alone, approximately 10,700 complaints of domestic violence were
filed from 2005-2007 according to the local NGO Women's Agenda.
Even these statistics may not accurately capture the magnitude of
the problem, as domestic violence is a hidden crime with many cases
unreported.

7. (U) Nelida's efforts to increase public and official awareness
of the problem in La Matanza have empowered battered women to come
forward to denounce the crime. Under Nelida's direction, the
community center has since grown to become a network of 14 centers
throughout the city of La Matanza. They assist thousands of victims
a month. With the modest financial assistance from the city of La
Matanza, UNIFEM, and the Spanish Agency for International
Cooperation, the center now offers programs to help victims become
survivors. To break the victim's financial dependence on their
abusers, the center also teaches victims and other members of the
community sewing skills, which they can then use to make garments
for the center's cooperative, work for themselves, or work for a
local sewing factory. They will soon offer classes in graphic
design and printmaking as well.

8. (U) Nelida Borquez's tireless advocacy for women's rights has
succeeded in bringing public and official attention to domestic
violence. When she learned that police stations in La Matanza were
not filing domestic violence complaints and were instead referring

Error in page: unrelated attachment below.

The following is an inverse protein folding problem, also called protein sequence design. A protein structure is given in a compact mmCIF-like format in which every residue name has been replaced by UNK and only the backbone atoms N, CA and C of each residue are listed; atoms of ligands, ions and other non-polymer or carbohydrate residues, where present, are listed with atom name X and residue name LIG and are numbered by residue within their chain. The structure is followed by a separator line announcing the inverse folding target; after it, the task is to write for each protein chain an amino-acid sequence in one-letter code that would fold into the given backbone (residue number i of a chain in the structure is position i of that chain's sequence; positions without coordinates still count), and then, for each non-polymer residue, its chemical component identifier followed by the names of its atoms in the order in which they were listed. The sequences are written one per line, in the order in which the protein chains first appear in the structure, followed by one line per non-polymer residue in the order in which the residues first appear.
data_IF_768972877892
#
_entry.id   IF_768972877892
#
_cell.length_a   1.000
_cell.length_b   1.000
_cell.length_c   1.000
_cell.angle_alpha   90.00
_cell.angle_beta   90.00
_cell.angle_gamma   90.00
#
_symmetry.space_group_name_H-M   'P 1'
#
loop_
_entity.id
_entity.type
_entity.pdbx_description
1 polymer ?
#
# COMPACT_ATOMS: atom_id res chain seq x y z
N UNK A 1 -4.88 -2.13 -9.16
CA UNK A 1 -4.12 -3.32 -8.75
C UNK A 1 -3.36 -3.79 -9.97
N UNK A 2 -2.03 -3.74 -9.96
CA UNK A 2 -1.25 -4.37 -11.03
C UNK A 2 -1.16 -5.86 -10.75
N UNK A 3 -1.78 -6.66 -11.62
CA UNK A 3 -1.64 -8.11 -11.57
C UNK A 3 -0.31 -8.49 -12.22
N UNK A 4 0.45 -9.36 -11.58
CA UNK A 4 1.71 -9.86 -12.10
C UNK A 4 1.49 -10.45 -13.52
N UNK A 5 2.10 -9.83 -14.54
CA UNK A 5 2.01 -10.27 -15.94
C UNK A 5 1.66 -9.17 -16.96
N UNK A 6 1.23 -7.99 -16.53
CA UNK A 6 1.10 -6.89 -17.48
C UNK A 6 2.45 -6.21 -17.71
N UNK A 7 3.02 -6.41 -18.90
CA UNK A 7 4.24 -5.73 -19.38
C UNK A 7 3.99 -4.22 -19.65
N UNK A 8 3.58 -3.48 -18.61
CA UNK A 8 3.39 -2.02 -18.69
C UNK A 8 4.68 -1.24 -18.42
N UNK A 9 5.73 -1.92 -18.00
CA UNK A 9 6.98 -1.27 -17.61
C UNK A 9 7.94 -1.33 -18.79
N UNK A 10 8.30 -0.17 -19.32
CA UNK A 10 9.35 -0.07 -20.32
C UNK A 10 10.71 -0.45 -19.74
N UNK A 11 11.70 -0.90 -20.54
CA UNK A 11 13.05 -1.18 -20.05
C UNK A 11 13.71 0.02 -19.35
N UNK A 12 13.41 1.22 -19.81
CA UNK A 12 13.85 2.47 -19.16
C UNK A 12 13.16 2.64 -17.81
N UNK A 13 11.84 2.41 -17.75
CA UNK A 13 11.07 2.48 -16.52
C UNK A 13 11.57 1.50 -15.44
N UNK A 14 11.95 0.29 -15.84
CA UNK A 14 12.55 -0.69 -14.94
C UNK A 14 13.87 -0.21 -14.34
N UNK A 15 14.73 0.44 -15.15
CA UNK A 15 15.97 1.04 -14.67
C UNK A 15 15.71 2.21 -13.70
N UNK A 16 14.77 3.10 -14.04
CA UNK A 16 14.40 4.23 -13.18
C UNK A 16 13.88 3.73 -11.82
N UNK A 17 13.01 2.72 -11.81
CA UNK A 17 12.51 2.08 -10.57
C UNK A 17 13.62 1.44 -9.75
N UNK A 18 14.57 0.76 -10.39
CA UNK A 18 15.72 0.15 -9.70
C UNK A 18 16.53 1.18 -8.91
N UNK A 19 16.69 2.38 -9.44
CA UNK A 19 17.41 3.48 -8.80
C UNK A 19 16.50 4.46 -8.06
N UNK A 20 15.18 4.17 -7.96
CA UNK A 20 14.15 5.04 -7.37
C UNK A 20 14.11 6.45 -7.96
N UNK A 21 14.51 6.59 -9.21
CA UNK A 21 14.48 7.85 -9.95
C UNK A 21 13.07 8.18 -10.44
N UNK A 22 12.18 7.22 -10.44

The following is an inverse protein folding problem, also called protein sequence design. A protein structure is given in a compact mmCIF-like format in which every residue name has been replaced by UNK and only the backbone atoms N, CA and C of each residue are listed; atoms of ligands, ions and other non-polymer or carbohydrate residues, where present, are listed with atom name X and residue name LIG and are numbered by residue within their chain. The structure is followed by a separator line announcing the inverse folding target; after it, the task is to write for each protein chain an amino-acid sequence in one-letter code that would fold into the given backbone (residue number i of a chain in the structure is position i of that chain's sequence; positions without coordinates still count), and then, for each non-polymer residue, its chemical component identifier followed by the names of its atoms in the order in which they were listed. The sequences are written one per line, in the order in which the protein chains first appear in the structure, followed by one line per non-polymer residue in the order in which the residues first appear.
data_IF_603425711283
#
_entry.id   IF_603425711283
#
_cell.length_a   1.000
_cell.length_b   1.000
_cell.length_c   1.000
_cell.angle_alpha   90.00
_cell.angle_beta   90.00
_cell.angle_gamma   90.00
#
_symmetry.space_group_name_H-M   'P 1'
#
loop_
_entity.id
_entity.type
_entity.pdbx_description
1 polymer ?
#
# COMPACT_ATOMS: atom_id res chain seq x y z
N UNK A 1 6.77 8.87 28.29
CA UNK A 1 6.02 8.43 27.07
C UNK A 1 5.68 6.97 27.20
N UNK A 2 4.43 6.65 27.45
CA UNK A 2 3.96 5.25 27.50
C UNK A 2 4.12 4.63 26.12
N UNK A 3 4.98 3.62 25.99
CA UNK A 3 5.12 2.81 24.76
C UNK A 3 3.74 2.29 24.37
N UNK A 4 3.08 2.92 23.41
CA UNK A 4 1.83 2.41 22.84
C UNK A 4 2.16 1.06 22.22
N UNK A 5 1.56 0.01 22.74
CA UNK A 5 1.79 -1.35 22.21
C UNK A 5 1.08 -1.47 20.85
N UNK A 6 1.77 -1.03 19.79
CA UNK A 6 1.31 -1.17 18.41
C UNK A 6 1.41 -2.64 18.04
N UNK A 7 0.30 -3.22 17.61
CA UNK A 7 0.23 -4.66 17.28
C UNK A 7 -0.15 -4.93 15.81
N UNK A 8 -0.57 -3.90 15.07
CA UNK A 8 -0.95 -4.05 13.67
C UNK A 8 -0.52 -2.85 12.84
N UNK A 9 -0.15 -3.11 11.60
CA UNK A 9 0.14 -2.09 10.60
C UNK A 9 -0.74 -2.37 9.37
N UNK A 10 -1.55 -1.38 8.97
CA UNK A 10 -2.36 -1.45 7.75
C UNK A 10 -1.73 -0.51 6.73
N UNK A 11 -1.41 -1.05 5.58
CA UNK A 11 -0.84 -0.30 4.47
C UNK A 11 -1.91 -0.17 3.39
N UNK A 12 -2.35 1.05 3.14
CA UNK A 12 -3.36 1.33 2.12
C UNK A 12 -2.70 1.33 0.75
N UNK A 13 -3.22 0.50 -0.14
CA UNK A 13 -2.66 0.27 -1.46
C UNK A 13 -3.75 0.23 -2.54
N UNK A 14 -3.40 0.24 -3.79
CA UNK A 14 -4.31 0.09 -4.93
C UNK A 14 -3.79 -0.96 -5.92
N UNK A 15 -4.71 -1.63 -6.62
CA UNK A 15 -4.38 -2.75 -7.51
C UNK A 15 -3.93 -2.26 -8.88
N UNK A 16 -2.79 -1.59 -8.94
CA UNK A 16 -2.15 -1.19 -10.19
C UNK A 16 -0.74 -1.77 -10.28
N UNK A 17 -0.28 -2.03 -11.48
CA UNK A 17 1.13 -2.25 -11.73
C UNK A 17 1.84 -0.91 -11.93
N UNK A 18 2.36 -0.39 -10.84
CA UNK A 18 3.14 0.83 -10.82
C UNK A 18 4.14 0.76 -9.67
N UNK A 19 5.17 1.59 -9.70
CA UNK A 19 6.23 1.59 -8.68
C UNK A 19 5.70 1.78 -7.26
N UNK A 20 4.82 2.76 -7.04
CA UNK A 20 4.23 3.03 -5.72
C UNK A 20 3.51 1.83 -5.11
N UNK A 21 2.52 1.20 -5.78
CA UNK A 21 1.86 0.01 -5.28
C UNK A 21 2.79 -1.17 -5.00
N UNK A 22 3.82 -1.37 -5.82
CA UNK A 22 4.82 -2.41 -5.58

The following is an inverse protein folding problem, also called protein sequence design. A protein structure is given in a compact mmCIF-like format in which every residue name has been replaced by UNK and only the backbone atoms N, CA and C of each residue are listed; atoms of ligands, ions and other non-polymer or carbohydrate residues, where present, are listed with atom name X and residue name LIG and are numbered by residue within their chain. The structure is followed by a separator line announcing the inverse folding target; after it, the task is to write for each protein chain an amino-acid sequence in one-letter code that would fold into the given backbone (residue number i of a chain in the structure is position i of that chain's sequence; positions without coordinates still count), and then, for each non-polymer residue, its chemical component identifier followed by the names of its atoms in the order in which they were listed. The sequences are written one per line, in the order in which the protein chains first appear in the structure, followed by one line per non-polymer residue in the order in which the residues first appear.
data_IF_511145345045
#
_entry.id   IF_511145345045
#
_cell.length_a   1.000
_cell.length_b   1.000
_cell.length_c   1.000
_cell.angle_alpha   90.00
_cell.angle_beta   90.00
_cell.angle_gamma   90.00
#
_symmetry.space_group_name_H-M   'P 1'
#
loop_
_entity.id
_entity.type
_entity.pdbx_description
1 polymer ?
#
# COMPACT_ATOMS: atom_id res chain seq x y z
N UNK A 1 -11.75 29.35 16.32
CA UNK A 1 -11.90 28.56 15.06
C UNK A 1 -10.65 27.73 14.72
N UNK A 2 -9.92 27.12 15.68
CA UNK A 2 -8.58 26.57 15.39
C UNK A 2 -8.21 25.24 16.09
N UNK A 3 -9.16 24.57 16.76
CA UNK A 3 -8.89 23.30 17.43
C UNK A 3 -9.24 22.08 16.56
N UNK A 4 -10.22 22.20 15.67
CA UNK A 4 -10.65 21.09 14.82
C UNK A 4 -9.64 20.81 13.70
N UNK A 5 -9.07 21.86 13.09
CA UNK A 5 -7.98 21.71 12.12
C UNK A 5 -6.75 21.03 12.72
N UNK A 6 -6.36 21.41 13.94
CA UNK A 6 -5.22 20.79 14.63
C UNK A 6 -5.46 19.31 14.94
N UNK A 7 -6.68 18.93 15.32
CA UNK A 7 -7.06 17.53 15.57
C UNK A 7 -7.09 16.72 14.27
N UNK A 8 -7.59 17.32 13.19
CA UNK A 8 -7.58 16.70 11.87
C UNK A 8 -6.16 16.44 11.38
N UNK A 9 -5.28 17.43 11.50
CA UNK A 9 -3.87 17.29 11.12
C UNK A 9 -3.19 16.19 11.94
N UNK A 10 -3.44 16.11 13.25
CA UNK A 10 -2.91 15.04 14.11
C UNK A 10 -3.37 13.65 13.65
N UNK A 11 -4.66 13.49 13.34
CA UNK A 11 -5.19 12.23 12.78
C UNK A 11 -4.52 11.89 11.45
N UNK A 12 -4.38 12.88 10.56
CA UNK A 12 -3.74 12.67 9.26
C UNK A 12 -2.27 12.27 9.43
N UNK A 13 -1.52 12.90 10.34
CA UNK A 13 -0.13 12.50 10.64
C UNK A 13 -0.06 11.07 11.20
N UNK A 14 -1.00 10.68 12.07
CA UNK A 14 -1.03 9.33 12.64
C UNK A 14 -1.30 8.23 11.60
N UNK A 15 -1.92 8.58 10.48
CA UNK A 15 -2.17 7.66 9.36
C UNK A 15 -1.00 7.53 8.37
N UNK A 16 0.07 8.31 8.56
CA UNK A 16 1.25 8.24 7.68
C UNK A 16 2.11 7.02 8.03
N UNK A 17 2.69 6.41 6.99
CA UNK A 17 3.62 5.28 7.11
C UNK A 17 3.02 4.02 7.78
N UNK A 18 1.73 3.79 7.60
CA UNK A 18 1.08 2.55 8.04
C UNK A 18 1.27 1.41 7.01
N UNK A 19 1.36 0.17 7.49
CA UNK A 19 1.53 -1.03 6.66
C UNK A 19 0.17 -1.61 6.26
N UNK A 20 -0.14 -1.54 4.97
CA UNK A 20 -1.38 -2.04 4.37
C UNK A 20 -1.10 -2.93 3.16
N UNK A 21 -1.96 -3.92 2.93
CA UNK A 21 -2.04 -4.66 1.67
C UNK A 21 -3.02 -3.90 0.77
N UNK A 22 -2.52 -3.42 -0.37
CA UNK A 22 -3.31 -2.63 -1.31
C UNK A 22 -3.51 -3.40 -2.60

victims to the only Women's Police Station in town, she launched a
public campaign to educate women of their rights, and the police of
their obligation, to file such complaints at the nearest police
station. Although she, her staff, and the victims who seek
assistance from the centers have received numerous threats from the
perpetrators of domestic violence, they labor on, thus far, without
incident.

9. (U) Acknowledging Nelida's efforts will help to raise public
awareness of domestic violence, and may enhance prospects for
strengthened cooperation from the Argentine government to protect
the victims, and punish the perpetrators, of this demeaning crime.
Such recognition could help bolster the Argentine Supreme Court's
recent precedent-setting efforts to improve women's access to
justice through its new Office of Domestic Violence inaugurated in
September. This is a pilot project to improve access to justice for
domestic violence victims in Buenos Aires City.

10. (U) Buenos Aires emboffs for women's issues are Heidi Gomez,
gomezhn@state.gov and Mara Tekach, tekachmm@state.gov.

WAYNE